When it comes to fleas, prevention is the key. Ask anyone who has had a flea problem - they are now strong advocates of prevention. Controlling and eliminating an already existing flea problem takes a lot of time and effort. And it can become quite expensive if any of the steps are overlooked. We recommend monthly topicals as an easy and low cost way to protect your pets from the discomfort and disease fleas can spread, and to protect your house from possible infestation.
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    How can I help reduce my pet's exposure to ticks?
    Keeping pets out of grasses and woods helps to reduce their exposure to fleas and ticks. Removing leaves and clearing brush and tall grass from around the house and kennel areas can also help reduce the number. But any animal outside can easily pick up fleas or ticks so we recommend the preventative approach.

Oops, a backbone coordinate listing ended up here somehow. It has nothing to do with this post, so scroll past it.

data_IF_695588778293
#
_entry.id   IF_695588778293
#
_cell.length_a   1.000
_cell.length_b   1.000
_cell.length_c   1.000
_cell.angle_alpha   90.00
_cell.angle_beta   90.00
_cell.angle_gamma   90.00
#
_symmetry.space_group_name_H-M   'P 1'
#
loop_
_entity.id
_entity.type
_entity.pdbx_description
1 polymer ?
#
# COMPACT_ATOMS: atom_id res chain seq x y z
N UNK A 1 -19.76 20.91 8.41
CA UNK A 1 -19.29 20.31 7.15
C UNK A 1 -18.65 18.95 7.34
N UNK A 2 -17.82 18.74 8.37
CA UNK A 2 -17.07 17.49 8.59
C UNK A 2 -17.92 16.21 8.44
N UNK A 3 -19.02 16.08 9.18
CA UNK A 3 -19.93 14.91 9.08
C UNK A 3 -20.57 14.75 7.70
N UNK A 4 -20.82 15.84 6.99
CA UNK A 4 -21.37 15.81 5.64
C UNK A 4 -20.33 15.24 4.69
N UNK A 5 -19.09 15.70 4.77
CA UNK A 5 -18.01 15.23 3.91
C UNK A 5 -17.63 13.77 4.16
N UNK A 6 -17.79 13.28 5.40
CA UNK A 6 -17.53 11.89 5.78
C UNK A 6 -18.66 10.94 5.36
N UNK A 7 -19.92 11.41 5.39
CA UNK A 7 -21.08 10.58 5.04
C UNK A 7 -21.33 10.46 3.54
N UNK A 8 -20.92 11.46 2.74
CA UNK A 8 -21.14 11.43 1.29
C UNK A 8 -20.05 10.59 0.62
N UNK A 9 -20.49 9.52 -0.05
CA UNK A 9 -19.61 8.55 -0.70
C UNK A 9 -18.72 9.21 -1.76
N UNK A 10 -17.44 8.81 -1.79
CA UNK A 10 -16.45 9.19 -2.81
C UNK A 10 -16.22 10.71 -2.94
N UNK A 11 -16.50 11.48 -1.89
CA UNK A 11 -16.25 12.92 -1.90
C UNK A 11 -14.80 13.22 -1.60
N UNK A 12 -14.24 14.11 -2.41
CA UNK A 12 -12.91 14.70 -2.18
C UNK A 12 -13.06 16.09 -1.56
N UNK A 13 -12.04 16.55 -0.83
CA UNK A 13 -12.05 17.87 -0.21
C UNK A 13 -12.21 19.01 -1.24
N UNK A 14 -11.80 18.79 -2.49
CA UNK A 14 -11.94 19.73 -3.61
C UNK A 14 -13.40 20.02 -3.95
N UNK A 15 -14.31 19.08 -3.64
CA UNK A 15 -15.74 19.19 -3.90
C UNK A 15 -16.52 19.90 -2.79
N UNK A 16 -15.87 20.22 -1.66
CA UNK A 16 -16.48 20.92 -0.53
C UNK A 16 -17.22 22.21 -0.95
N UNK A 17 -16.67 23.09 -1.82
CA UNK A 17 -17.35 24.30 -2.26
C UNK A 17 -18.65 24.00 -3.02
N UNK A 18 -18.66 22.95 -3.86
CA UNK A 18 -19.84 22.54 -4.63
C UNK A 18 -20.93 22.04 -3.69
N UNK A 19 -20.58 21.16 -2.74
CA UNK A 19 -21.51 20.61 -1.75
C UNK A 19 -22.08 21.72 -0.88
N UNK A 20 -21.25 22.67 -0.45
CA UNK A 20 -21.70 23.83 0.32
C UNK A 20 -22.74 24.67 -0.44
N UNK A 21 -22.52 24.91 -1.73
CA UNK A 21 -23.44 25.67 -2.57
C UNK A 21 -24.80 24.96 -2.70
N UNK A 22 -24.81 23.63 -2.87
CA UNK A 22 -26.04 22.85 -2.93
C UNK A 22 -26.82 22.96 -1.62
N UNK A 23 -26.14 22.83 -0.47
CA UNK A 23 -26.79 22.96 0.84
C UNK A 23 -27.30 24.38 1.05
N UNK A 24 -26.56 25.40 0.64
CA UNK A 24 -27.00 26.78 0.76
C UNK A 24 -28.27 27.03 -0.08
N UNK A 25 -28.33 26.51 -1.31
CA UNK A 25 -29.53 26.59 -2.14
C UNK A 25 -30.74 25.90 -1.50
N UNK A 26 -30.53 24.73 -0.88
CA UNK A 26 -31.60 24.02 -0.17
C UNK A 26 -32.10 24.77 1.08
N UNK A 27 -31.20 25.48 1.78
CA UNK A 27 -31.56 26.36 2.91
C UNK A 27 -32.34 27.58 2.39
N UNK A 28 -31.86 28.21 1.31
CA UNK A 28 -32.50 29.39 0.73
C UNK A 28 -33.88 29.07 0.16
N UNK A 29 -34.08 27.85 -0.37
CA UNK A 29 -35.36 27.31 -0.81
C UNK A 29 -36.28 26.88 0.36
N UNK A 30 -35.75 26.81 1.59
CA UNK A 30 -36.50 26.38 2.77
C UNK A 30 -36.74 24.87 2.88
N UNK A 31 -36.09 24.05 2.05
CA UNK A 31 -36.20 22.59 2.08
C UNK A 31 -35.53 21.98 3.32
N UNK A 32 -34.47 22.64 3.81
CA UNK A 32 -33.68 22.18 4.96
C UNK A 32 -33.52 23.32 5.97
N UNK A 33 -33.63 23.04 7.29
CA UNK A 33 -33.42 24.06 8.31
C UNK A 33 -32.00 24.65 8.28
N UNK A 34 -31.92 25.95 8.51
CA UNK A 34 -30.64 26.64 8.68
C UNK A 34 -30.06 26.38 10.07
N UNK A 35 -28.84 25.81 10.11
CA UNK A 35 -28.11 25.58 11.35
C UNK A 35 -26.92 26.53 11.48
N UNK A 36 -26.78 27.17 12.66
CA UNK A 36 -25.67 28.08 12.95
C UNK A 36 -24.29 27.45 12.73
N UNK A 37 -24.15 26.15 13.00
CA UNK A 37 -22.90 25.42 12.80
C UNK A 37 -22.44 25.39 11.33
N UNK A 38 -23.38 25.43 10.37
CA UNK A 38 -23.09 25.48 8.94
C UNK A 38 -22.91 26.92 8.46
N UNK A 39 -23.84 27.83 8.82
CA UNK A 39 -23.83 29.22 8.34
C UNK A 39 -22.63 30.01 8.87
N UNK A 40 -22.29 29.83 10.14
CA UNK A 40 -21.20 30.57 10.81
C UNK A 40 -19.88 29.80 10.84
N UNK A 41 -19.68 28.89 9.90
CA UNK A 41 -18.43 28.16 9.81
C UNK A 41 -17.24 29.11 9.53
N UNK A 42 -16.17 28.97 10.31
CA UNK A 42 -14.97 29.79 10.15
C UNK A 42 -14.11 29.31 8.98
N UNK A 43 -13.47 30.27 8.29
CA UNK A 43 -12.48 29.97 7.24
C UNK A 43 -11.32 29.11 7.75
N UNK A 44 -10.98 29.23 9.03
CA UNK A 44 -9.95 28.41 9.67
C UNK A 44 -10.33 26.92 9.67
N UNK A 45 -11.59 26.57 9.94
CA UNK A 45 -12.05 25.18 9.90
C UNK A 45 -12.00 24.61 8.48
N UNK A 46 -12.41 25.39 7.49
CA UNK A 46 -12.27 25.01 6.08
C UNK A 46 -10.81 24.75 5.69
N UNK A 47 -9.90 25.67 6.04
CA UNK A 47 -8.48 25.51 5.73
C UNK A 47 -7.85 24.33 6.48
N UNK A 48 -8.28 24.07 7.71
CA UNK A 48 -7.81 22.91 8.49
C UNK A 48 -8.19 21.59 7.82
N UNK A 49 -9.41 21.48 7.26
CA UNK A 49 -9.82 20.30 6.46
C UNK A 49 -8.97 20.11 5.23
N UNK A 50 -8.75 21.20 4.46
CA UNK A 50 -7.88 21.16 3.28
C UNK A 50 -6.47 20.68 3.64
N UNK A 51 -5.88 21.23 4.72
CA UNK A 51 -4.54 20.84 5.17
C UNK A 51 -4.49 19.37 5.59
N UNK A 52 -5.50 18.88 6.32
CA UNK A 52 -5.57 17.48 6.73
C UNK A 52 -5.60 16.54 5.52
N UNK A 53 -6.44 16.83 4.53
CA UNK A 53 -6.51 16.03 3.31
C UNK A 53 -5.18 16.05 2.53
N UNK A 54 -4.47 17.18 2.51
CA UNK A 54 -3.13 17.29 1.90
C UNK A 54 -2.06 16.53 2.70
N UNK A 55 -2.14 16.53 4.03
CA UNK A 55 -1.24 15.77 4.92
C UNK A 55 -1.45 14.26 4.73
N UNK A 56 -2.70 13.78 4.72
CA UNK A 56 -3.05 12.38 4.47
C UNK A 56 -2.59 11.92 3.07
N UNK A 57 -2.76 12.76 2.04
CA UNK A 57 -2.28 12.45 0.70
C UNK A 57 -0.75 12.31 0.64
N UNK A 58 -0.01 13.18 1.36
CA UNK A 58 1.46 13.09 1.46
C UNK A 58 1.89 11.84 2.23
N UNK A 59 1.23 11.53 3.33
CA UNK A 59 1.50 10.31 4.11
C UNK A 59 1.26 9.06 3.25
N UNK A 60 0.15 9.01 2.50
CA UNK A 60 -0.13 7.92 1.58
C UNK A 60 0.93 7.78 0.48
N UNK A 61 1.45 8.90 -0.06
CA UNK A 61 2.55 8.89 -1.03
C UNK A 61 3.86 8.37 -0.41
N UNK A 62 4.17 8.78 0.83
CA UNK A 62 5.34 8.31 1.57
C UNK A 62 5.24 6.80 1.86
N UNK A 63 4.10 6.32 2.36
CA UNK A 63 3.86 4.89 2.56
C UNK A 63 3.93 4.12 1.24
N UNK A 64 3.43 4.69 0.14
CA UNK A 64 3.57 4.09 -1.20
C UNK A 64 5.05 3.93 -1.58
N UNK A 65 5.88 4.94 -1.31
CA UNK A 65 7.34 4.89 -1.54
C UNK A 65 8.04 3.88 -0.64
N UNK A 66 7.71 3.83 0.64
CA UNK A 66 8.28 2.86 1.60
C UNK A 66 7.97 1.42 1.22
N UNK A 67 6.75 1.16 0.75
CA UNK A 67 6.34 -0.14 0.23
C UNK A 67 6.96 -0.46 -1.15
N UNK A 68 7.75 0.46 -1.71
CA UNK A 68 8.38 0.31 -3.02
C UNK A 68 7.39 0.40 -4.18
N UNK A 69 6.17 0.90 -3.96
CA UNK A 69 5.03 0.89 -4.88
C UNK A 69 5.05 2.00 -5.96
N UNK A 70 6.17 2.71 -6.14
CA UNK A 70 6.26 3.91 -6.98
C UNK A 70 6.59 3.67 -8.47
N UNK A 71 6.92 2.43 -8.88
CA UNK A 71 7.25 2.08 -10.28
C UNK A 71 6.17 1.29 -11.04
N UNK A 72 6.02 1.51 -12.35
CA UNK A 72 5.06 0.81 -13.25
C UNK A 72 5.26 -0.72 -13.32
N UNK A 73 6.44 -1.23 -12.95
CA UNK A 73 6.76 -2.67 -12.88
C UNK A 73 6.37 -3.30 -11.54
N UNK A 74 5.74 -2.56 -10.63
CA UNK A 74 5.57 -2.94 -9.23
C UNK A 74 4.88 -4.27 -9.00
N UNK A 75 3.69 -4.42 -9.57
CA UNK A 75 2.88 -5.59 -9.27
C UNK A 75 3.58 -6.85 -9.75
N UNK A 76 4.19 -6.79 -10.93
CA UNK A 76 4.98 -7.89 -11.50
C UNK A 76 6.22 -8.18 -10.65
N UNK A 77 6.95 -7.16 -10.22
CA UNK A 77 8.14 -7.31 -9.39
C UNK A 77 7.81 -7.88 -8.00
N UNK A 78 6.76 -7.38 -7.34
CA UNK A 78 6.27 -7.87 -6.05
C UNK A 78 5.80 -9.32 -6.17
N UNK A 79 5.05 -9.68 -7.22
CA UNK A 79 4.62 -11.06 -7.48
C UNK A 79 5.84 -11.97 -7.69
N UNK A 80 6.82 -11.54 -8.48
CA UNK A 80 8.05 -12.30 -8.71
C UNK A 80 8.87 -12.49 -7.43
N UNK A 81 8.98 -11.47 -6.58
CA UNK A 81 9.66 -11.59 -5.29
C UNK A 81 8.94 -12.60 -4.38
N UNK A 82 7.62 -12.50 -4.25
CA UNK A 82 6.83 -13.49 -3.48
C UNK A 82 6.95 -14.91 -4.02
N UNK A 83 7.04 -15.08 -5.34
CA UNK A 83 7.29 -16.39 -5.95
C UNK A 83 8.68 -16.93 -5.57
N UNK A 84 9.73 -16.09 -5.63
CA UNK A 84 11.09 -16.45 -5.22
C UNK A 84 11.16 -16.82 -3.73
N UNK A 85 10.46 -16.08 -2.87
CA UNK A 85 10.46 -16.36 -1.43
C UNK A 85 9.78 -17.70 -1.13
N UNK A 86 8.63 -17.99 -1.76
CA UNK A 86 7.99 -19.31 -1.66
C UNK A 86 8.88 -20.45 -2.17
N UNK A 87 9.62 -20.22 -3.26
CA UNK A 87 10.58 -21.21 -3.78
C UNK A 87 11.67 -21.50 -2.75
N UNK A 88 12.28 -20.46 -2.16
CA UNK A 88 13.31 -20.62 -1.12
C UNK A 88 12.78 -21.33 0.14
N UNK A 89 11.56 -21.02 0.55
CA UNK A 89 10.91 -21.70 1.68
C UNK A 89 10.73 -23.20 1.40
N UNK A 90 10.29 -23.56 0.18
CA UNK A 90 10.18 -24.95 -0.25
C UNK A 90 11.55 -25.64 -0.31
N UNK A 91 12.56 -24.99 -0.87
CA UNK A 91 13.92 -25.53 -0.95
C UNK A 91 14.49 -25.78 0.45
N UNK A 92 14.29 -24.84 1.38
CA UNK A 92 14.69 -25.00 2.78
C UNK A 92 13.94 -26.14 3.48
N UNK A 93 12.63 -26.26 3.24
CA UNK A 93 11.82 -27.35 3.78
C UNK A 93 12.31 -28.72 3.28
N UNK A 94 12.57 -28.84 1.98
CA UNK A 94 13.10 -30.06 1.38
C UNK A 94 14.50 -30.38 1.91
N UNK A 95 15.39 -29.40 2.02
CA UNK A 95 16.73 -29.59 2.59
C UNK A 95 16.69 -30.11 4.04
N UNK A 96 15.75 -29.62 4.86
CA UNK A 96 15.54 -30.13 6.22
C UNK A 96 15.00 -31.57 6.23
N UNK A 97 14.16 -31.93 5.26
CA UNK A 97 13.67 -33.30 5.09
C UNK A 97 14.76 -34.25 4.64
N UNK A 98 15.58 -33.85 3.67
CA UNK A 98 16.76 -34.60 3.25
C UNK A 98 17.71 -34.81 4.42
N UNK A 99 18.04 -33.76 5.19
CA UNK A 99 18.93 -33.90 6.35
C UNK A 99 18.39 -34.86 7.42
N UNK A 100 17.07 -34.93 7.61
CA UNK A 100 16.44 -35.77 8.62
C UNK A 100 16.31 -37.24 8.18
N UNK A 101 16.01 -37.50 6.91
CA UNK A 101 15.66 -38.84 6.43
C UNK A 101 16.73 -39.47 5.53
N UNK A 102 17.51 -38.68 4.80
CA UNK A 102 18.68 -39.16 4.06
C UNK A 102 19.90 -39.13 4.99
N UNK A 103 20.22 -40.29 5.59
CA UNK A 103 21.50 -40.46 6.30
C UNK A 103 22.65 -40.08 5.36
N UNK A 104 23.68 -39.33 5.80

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    Can I stop worrying about fleas and ticks once it gets cold out?
    No. Remember that cold weather does not kill ticks. In fact, spring and fall are when the deer tick numbers are at their peak. As a general rule, we recommend using flea and tick products until after extreme winter conditions persist. In warmer climates, flea and tick protection should be provided year round.
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    Do only dirty homes have fleas?
    No. Unfortunately, even an immaculately kept home is fair game for a flea infestation if you do not prevent fleas from invading in the first place.
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    Can more than one flea and tick product be used at the same time?